When it comes to raising capital, companies take various corporate actions. One of them is offering rights shares to their shareholders.
A rights share, also known as a Rights issue, is an offer given to the extant shareholders of a company to purchase additional shares. Under this offer, the company provides its shareholders with securities called rights.
The shareholders then use these rights to buy additional company stocks on a stipulated date at a price lower than the market price.
To be more precise, rights shares are a form of discount offer given to the extant shareholders to increase their exposure to a company’s stocks.
According to Sec. 81(1) of the Companies Act, 1956, such offer of shares to the existing shareholders must be pro-rata.
For example, if a company offers 1:2 Rights shares, the shareholders can purchase one additional share for every two shares they already own. The rate of the new stocks bought by the shareholders will be much lesser than the current market price or will be available at a discount.
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- Right shares are new shares offered to exist shareholders in proportion to their current shareholding.
- Right shares are offered at a discounted price to the current market price.
- Right shares allow existing shareholders to maintain their proportionate ownership in the company.
Why does a company offer Rights shares?
A company may choose to offer Rights shares for any of the following reasons:
- To raise capital for business expansion as debts cannot generate such a vast amount of money at a shorter notice.
- Raising capital for costly projects for which taking a loan is not without risk.
- To acquire a new company or to enhance the debt-to-equity ratio.
- Restore a company’s financial health by eliminating all its debts and losses.
How do Rights shares work?
The invitation for the Rights shares is given in the form of a notice. The notice must contain all the details related to the offered shares and reach the shareholders at least 15 days before the stipulated date of acceptance of such an offer.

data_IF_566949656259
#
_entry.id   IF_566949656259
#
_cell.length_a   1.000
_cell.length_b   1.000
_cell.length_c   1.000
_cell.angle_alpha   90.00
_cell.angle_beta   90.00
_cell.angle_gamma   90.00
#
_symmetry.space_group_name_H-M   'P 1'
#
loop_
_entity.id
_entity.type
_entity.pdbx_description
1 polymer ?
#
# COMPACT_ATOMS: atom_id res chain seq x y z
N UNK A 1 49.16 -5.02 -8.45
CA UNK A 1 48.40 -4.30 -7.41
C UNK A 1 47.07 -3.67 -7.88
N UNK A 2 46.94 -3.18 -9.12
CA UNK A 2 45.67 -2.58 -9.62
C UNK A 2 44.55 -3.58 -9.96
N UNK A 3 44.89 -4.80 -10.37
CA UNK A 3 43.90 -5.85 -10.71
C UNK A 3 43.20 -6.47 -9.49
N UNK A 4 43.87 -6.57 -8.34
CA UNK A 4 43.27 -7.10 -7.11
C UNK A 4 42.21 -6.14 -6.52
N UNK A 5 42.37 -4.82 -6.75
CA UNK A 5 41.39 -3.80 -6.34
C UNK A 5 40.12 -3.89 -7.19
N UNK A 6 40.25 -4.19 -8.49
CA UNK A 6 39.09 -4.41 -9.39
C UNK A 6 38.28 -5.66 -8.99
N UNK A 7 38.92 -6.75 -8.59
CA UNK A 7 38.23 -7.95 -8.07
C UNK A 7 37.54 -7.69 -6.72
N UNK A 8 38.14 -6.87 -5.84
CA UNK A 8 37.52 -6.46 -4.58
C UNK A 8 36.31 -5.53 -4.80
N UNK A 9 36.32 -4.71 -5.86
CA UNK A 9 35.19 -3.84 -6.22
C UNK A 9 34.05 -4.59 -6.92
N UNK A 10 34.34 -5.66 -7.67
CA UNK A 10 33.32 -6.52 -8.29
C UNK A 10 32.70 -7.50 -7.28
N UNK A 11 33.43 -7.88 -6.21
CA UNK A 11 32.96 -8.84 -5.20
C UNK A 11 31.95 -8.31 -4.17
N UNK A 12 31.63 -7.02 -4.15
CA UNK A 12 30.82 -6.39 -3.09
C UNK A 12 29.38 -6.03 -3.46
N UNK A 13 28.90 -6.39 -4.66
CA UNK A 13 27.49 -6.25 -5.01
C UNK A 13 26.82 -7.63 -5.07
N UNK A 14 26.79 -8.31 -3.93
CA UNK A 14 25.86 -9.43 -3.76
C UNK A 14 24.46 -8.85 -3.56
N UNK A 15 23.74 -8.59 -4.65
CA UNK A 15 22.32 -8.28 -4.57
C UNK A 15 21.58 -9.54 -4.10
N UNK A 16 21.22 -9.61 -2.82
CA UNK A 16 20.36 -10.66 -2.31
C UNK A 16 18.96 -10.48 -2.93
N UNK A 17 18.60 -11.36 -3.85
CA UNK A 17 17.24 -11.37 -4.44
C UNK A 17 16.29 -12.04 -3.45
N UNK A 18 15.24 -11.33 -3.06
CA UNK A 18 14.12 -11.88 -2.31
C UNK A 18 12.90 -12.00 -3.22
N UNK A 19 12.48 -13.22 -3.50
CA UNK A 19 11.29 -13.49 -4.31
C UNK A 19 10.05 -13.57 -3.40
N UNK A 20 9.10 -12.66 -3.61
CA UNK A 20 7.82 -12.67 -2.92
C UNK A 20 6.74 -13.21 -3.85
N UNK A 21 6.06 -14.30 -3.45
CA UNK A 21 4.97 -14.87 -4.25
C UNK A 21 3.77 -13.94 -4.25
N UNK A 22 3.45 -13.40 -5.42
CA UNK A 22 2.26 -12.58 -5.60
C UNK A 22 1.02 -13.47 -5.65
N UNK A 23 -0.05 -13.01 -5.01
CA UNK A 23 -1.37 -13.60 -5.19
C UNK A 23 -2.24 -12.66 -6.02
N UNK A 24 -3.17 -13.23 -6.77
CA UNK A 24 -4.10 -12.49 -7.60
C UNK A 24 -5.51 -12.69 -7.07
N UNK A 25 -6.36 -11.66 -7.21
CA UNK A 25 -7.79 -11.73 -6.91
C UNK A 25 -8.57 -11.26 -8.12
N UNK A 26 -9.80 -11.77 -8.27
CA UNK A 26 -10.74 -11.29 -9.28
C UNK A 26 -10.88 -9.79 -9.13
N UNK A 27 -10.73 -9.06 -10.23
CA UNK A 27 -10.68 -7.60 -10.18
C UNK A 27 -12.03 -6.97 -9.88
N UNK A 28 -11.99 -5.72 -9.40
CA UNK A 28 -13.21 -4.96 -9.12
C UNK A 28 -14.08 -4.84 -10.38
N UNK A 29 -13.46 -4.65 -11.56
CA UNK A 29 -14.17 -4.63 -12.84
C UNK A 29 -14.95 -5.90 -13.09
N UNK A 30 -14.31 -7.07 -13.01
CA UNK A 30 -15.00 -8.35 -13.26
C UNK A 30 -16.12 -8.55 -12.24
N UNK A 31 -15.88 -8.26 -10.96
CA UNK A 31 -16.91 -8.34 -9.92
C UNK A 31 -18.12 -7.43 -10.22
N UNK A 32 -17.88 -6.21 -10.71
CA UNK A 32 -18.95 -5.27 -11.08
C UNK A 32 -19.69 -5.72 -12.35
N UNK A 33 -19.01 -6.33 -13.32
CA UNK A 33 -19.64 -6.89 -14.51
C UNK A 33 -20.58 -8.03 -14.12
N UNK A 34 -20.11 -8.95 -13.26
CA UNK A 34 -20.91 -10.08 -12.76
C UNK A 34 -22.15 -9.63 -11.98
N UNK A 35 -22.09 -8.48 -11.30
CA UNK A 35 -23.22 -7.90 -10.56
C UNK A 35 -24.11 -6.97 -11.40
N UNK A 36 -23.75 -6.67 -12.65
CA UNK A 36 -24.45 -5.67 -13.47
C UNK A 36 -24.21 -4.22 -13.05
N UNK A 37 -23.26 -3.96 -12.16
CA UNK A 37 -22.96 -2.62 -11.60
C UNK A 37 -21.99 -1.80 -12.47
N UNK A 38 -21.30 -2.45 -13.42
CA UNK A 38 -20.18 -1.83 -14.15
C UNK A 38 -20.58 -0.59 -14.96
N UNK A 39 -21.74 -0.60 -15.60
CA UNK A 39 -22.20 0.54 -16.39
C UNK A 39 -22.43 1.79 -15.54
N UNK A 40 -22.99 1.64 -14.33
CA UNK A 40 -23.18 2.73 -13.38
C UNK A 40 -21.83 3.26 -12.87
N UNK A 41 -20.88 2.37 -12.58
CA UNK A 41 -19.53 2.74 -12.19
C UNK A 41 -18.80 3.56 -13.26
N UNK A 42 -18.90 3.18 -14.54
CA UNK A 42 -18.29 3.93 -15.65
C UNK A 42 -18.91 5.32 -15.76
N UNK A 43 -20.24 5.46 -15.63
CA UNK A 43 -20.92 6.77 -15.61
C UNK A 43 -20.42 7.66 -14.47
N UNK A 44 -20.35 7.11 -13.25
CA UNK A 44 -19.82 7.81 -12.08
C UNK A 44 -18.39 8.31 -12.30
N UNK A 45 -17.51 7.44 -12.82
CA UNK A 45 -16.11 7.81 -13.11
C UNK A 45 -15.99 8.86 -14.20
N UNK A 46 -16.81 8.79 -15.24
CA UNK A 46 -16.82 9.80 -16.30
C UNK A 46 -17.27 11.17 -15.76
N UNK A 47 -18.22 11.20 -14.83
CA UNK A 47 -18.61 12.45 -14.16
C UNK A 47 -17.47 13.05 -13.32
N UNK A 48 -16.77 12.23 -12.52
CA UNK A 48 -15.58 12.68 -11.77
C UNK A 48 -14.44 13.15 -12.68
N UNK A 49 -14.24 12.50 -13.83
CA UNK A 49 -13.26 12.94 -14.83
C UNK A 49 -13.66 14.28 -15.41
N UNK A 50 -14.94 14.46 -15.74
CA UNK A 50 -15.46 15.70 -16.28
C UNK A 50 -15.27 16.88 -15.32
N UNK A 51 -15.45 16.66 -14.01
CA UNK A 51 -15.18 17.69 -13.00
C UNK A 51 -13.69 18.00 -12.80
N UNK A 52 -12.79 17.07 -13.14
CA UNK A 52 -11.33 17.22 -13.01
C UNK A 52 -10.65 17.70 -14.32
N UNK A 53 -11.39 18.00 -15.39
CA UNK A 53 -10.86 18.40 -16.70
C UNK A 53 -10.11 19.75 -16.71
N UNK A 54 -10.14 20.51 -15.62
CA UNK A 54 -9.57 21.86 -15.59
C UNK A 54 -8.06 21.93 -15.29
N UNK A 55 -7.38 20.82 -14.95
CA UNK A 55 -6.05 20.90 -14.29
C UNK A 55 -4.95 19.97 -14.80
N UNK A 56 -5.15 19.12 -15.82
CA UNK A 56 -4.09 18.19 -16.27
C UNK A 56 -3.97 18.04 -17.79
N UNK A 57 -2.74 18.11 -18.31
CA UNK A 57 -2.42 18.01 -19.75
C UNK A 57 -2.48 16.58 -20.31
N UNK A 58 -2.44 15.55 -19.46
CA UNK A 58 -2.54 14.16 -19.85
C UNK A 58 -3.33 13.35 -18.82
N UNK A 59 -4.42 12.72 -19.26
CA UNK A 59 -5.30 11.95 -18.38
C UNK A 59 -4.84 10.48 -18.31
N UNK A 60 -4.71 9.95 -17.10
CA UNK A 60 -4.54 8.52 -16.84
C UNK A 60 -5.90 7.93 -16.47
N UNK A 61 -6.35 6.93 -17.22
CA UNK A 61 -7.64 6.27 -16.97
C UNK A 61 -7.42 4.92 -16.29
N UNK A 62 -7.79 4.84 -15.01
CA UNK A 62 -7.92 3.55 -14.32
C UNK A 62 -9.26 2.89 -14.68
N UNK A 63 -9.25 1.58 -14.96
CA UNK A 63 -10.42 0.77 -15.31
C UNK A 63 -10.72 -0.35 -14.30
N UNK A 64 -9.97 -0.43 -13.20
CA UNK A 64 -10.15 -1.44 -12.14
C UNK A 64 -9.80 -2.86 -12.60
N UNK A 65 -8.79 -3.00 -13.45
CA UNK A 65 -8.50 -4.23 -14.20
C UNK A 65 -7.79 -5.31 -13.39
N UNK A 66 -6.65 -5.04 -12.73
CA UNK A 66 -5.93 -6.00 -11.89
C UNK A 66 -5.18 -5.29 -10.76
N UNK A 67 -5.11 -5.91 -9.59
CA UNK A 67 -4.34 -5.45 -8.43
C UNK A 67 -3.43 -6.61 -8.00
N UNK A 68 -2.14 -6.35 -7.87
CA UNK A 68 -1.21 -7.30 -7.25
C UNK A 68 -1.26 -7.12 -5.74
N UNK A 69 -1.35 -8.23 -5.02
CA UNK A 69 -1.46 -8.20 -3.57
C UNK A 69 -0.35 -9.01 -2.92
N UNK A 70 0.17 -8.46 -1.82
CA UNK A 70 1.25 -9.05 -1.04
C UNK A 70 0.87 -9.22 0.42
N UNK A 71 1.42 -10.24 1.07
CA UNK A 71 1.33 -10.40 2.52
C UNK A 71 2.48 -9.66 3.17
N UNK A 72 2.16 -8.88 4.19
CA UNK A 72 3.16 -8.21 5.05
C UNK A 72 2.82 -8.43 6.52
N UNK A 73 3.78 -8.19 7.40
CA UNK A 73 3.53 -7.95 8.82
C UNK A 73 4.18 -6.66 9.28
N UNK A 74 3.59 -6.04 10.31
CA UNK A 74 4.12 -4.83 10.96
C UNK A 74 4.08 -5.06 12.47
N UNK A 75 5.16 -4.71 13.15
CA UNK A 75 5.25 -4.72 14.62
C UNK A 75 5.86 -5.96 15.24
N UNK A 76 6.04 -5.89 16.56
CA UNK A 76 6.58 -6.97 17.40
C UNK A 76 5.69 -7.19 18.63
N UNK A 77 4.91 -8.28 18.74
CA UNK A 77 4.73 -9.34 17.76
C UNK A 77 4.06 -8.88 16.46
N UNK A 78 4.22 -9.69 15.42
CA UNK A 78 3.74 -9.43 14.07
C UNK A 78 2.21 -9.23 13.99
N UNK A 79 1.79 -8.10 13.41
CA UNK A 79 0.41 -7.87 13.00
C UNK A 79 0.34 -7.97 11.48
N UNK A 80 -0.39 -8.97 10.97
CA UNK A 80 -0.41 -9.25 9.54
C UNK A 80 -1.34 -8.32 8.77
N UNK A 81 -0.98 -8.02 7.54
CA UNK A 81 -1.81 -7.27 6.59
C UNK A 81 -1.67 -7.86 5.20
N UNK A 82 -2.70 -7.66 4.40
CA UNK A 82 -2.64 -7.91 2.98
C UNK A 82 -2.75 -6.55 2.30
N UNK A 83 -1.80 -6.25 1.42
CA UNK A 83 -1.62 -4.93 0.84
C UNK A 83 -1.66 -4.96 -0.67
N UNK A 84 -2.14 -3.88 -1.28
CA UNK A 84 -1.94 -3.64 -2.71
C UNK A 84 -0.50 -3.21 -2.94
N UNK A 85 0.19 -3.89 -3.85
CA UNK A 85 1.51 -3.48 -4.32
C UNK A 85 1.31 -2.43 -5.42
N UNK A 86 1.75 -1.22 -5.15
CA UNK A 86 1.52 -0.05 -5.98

When the shareholders receive the offer of Right shares, they can either accept or reject it or avail of any of the following options.
- Accept the right in full and apply for available shares.
- Accept the offer in full and apply for eligible and additional shares. However, the availability of this option will depend on the subscription status.
- Ignore the offer and let the rights expire. However, this is not recommended, as the issuance of additional shares by the company can dilute the current shares of a shareholder.
- Partially accept the rights and let the remaining portion of the rights expire.
- Partially accept the rights and sell the remaining portion to other interested investors. This process is known as ‘renunciation of rights’, and the rights that can be sold are called ‘renounceable rights’ instead of ‘non-renounceable rights’ that cannot be traded. Once a renounceable right has been sold, it is known as a ‘nil-paid right.’
- Sell the entire rights to other interested investors.
If a shareholder rejects an offer of Rights shares, the concerned shares are then offered to new members.
Types of Rights shares
A company generally issues two kinds of Rights shares:
- Direct Rights shares: Here, a company sells only exercised rights. Consequently, there is no place for standby or backstop purchasers (buyers ready to acquire unexercised rights) in these offers. The company may fail to generate the necessary capital if not adequately subscribed.
- Standby/Insured Rights shares: This is more expensive and allows standby purchasers like investment banks to buy unexercised rights. An agreement is made between the company and the interested backstop purchaser before the issuance of rights shares. Consequently, the company remains assured that its capital requirements will be satisfied.
Advantages of Rights shares
For the company
- Offering Rights shares is the fastest way a company can raise capital.
- It is a cost-effective event as the companies do not have to pay for advertisements and underwriters.
- Offering additional shares at a discount helps a company retain its extant shareholders’ confidence.
- Rights shares help a company to raise capital without raising its debt burden.
For the shareholders
The offer of Rights shares allows extant shareholders to gain more stocks in a company at a much lesser price.
Disadvantages of Rights shares
- Rights shares entail issuing additional shares, which results in the dilution of the current shares of the extant shareholders.
- Lack of capital is a significant reason a company issues Rights shares. Consequently, when a company takes such a step, wrong signals are sent to the investors regarding the financial health of a company.
- Issuance of Rights shares reduces a company’s earnings per share (EPS) as the profits are dispensed among the increased number of shares.
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Chara Yadav holds MBA in Finance. Her goal is to simplify finance-related topics. She has worked in finance for about 25 years. She has held multiple finance and banking classes for business schools and communities. Read more at her bio page.